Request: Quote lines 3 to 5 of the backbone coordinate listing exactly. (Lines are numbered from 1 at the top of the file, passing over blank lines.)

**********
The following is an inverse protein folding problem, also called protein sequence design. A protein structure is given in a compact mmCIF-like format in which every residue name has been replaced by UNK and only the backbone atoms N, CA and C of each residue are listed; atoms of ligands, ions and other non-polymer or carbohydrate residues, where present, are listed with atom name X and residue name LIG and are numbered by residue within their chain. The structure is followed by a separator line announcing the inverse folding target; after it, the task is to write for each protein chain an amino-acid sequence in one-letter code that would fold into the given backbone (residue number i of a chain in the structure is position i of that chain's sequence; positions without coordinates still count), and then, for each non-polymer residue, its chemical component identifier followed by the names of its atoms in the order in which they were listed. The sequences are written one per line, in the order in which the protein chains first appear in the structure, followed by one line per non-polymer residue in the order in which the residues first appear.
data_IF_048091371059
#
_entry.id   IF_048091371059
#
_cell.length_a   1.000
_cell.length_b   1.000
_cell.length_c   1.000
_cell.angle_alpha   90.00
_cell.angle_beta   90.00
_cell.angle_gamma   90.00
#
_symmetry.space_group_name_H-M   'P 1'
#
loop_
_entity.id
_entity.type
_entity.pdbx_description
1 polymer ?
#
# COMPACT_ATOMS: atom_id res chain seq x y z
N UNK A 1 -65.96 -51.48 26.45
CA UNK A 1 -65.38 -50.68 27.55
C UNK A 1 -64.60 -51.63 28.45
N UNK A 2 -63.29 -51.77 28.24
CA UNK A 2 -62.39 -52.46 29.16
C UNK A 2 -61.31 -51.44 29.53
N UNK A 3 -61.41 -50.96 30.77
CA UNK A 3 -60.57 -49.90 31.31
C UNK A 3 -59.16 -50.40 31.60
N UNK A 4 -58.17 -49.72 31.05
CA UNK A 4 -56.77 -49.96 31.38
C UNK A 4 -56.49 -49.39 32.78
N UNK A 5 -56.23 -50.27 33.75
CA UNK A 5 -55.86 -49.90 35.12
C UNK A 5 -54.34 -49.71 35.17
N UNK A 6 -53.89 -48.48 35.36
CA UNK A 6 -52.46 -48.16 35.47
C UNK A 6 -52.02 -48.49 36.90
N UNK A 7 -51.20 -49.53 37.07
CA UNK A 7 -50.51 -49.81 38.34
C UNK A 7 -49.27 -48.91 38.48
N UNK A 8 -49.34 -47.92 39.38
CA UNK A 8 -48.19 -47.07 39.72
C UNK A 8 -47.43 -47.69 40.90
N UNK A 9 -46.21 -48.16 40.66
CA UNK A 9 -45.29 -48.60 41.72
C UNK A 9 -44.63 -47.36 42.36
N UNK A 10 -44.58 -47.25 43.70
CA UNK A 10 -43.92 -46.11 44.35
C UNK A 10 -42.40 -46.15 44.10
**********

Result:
#
_entry.id   IF_048091371059
#